14. AJC

    AJC Member

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    I think any back and forth would constitute using his services.
    Perhaps he would be willing to have A conversation to see is a waiver is even a possibility.
    Of all the things posted about the Doctor on this forum I have never heard of him misleading anyone.
    If the Doctor thinks it is possible it seems $500 or even a $1000 is a small price considering what is at stake.
     
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  15. AFROTC2016

    AFROTC2016 Member

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    Thanks for the input.

    Is email or phone/text better? He gave the latter as an option in his signature block
     
  16. AJC

    AJC Member

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    might as well email him the question and see what he says.
     
  17. AFROTC2016

    AFROTC2016 Member

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    He said that yes, I have a chance at doing AROTC, which is hopeful. I want to take everyone's word for it and invest the $500 or whatever, but it can be a tough call. Thanks for your advice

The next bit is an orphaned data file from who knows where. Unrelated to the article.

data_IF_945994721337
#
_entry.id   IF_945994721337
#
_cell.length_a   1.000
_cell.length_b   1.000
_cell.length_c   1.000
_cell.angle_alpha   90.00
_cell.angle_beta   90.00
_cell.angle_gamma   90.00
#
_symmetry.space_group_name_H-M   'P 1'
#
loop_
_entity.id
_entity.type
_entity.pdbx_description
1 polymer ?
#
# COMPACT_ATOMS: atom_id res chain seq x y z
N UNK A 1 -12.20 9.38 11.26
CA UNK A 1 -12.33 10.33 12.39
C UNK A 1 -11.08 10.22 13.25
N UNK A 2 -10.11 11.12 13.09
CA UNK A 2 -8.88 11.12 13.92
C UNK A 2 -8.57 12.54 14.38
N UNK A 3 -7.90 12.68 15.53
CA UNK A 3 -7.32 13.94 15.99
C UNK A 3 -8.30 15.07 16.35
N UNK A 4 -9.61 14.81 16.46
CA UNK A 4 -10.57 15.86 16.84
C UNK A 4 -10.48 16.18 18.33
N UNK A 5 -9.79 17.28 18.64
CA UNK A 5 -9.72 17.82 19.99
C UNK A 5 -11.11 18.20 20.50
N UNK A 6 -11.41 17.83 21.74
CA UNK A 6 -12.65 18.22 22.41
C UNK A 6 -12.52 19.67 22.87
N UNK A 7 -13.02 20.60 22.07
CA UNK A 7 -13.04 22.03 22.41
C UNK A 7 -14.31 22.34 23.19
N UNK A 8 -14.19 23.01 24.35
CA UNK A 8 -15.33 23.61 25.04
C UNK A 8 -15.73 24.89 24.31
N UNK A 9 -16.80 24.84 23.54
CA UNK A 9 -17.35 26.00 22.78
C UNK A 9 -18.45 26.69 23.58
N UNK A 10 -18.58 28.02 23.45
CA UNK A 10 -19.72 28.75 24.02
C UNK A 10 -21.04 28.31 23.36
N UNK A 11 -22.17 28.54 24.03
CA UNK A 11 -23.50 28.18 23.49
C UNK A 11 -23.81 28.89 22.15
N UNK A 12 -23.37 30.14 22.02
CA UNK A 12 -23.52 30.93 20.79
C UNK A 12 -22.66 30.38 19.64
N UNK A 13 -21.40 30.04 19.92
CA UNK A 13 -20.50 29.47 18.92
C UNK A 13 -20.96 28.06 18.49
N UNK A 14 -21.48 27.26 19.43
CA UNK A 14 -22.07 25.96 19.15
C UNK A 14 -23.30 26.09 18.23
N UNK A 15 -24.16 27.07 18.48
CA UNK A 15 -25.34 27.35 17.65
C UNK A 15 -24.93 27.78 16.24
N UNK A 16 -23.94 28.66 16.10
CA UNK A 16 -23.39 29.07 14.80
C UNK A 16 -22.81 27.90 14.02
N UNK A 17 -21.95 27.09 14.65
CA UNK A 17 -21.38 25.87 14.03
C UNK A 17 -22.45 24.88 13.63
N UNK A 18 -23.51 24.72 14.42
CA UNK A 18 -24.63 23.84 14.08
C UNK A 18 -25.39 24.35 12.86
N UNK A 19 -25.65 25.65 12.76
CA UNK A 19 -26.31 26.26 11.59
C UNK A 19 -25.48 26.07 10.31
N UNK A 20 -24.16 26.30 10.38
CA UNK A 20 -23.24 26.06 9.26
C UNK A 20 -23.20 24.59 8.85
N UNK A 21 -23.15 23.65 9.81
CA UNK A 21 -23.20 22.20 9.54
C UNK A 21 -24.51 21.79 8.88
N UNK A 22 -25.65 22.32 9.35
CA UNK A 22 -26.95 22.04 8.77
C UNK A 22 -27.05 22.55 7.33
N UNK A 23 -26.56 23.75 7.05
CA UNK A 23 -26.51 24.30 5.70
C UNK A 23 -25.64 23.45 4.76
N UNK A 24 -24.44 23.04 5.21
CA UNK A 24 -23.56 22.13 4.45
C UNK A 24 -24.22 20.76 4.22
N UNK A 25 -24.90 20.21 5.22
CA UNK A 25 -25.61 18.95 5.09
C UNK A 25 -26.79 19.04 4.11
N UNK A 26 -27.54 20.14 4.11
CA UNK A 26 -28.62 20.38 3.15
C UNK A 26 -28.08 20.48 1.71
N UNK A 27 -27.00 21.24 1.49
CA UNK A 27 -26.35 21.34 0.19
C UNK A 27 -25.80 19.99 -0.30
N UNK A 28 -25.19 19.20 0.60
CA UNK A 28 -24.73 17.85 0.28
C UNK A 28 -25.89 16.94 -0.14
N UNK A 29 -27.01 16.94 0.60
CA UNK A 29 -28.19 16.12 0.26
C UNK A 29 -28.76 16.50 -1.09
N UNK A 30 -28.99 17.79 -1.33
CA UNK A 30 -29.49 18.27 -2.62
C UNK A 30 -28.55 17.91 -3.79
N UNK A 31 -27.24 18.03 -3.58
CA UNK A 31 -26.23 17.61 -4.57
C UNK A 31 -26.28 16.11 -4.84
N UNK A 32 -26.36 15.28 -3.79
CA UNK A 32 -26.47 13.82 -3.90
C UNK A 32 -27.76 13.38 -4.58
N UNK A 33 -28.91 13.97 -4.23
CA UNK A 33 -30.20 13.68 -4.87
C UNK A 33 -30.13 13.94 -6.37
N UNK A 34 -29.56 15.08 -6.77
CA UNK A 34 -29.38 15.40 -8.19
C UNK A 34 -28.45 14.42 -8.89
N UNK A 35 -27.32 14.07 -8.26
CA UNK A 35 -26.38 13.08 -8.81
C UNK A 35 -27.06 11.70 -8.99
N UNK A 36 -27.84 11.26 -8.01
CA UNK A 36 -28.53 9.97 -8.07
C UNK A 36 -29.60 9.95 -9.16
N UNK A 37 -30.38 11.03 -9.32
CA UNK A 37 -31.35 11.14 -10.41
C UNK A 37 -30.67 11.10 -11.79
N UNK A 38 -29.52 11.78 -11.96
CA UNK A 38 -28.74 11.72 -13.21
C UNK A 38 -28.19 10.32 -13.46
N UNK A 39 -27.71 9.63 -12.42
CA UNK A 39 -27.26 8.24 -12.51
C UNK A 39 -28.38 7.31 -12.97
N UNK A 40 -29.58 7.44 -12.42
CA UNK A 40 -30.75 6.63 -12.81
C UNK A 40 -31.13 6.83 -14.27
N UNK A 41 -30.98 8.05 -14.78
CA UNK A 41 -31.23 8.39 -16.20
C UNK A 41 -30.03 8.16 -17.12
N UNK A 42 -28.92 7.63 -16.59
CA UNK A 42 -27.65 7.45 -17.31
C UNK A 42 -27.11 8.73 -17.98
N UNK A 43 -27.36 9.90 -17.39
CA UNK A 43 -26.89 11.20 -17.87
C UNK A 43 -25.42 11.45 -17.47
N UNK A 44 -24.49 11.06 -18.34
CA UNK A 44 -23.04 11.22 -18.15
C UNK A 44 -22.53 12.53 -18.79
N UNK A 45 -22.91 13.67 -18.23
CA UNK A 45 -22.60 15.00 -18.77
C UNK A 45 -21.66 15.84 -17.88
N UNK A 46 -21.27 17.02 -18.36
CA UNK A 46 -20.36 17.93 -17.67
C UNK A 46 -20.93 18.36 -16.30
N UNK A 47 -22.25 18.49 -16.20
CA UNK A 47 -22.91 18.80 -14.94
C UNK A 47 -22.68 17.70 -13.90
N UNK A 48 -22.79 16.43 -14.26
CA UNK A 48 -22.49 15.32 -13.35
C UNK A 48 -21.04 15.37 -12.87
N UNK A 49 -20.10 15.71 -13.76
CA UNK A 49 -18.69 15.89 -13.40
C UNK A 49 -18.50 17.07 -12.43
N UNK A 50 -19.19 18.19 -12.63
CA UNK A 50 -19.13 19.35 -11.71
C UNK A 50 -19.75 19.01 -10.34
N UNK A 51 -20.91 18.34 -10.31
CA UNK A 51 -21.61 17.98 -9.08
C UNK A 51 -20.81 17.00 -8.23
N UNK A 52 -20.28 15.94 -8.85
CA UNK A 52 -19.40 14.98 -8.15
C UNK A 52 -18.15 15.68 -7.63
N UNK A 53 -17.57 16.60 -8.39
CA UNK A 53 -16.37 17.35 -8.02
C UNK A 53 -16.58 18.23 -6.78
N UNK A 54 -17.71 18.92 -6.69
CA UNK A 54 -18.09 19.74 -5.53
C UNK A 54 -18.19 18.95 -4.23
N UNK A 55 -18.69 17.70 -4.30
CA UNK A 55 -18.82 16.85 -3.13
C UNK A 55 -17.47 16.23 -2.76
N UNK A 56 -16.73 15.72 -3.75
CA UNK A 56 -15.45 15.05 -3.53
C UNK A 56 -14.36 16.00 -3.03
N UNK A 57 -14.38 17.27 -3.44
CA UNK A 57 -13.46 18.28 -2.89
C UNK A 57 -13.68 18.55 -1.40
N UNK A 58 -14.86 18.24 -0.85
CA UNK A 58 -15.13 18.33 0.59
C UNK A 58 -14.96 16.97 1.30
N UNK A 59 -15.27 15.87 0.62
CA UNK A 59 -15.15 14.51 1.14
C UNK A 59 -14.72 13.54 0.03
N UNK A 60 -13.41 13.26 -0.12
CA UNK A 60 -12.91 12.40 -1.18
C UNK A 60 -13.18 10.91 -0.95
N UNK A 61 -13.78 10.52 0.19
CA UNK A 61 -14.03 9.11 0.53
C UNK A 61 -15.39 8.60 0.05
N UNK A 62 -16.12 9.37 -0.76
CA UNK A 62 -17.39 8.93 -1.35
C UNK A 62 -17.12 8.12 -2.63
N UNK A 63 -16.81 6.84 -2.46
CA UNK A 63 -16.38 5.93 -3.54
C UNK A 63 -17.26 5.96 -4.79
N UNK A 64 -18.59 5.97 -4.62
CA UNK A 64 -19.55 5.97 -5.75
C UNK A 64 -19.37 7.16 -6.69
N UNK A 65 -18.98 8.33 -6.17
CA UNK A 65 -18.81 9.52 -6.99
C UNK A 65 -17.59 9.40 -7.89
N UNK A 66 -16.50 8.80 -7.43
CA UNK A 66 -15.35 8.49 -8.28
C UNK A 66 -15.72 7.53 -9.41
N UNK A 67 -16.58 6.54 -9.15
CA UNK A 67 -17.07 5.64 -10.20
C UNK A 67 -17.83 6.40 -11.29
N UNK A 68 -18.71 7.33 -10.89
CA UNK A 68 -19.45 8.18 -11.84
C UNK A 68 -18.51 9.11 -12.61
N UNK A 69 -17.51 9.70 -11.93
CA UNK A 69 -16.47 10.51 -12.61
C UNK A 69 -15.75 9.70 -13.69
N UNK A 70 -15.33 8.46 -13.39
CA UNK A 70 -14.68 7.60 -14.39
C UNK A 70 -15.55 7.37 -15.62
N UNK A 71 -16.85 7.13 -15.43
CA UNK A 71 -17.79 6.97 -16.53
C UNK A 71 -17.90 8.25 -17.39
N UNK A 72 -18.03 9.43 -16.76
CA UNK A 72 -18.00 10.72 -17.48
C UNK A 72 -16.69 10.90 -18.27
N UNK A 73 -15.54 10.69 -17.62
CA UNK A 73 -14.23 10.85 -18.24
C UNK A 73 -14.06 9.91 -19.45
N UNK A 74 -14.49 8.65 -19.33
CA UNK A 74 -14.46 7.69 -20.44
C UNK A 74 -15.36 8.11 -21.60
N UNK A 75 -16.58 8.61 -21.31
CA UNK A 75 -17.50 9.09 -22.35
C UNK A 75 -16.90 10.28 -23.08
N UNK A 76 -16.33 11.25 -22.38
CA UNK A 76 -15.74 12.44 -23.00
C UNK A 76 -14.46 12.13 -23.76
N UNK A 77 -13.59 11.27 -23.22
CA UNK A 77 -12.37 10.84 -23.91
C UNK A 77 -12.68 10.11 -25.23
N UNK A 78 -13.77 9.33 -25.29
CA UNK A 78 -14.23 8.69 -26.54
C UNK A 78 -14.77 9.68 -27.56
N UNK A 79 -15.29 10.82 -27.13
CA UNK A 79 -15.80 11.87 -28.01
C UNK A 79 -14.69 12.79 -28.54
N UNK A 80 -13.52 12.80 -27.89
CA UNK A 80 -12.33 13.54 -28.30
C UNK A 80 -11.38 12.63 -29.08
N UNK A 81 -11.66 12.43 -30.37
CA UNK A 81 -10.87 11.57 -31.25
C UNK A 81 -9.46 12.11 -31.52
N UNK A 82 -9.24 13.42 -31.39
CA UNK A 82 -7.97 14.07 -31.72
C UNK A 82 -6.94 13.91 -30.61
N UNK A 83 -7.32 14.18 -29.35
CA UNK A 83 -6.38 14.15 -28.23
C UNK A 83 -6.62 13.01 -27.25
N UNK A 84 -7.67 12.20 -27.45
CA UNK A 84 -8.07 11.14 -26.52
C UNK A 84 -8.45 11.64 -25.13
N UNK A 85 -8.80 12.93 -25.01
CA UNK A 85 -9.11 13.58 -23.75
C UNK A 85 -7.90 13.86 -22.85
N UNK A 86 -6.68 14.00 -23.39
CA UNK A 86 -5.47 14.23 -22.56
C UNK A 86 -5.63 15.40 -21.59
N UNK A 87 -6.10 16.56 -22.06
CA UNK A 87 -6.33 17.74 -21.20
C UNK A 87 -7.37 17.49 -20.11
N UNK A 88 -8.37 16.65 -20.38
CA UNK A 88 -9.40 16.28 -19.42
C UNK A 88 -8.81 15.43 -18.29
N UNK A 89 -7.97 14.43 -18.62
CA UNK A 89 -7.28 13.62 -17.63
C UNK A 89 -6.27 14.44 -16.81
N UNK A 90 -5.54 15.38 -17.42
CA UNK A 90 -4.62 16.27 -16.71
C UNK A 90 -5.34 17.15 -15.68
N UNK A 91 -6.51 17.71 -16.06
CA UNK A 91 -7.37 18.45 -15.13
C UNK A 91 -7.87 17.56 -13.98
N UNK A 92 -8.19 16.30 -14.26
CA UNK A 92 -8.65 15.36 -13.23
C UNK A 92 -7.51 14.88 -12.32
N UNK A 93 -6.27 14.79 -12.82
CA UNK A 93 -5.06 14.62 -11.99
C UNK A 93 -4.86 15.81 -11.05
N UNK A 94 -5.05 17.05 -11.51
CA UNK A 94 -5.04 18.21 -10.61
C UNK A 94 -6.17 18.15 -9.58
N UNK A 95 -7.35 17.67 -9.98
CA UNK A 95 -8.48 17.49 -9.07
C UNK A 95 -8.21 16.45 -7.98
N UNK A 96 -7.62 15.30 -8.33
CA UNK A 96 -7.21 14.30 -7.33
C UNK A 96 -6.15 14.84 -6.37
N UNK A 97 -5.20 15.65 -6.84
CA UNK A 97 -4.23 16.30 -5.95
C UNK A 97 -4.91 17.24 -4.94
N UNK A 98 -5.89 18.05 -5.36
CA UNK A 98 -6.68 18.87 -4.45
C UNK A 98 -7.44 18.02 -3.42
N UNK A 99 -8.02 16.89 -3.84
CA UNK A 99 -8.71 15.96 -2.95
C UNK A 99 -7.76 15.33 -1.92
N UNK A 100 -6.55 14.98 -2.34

18. usna1985

    usna1985 USNA Alumnus

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    Can't speak to the services of Dr. Merchant. I will say that USNA doesn't even consider a medical waiver until they decide that you are likely to receive an appointment. The decision whether to grant a waiver rests with individual SAs (can't speak to ROTC). They have limited resources and thus aren't going to spend a lot of time reviewing medical records for candidates who aren't likely to receive an appointment.

    It's also important to understand that USNA (and I presume but am not certain about other SAs) wants to admit as many candidates as possible who are fully physically qualified. The reason is that they know that some kids will become DQ along the way and there are a limited number of slots for grads who are NPQ. Thus, whether someone is granted a waiver/admitted with a waiver can easily depend on issues beyond the medical condition, such as how many other candidates who have medical issues are being admitted, how qualified the candidate is beyond the medical issues, what service selection options exist for graduates with that medical condition, etc.